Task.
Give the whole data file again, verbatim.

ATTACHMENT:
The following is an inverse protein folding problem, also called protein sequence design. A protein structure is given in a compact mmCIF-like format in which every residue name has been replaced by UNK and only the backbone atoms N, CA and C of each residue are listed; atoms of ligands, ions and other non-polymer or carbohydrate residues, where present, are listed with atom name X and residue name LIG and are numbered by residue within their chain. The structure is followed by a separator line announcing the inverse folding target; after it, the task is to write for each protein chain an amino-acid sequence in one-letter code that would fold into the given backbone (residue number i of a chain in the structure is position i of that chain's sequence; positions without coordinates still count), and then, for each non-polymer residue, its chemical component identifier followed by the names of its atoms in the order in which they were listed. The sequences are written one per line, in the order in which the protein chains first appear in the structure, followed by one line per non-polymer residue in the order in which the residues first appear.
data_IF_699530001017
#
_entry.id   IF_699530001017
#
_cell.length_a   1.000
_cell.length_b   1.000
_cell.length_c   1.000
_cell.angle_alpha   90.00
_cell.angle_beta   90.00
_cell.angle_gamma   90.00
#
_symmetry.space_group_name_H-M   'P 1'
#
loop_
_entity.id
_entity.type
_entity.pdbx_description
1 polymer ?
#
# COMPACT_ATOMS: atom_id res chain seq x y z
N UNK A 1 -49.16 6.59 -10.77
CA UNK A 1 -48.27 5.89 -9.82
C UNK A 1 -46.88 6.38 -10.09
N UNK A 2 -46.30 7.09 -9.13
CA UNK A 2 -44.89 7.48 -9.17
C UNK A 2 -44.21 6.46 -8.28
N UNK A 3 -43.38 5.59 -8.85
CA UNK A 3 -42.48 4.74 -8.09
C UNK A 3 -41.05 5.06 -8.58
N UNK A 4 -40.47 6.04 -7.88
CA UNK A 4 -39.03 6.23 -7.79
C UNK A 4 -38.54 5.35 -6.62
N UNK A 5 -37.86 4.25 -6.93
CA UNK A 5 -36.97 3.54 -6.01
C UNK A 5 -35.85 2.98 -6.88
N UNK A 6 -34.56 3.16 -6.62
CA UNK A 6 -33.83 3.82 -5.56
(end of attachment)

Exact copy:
The following is an inverse protein folding problem, also called protein sequence design. A protein structure is given in a compact mmCIF-like format in which every residue name has been replaced by UNK and only the backbone atoms N, CA and C of each residue are listed; atoms of ligands, ions and other non-polymer or carbohydrate residues, where present, are listed with atom name X and residue name LIG and are numbered by residue within their chain. The structure is followed by a separator line announcing the inverse folding target; after it, the task is to write for each protein chain an amino-acid sequence in one-letter code that would fold into the given backbone (residue number i of a chain in the structure is position i of that chain's sequence; positions without coordinates still count), and then, for each non-polymer residue, its chemical component identifier followed by the names of its atoms in the order in which they were listed. The sequences are written one per line, in the order in which the protein chains first appear in the structure, followed by one line per non-polymer residue in the order in which the residues first appear.
data_IF_699530001017
#
_entry.id   IF_699530001017
#
_cell.length_a   1.000
_cell.length_b   1.000
_cell.length_c   1.000
_cell.angle_alpha   90.00
_cell.angle_beta   90.00
_cell.angle_gamma   90.00
#
_symmetry.space_group_name_H-M   'P 1'
#
loop_
_entity.id
_entity.type
_entity.pdbx_description
1 polymer ?
#
# COMPACT_ATOMS: atom_id res chain seq x y z
N UNK A 1 -49.16 6.59 -10.77
CA UNK A 1 -48.27 5.89 -9.82
C UNK A 1 -46.88 6.38 -10.09
N UNK A 2 -46.30 7.09 -9.13
CA UNK A 2 -44.89 7.48 -9.17
C UNK A 2 -44.21 6.46 -8.28
N UNK A 3 -43.38 5.59 -8.85
CA UNK A 3 -42.48 4.74 -8.09
C UNK A 3 -41.05 5.06 -8.58
N UNK A 4 -40.47 6.04 -7.88
CA UNK A 4 -39.03 6.23 -7.79
C UNK A 4 -38.54 5.35 -6.62
N UNK A 5 -37.86 4.25 -6.93
CA UNK A 5 -36.97 3.54 -6.01
C UNK A 5 -35.85 2.98 -6.88
N UNK A 6 -34.56 3.16 -6.62
CA UNK A 6 -33.83 3.82 -5.56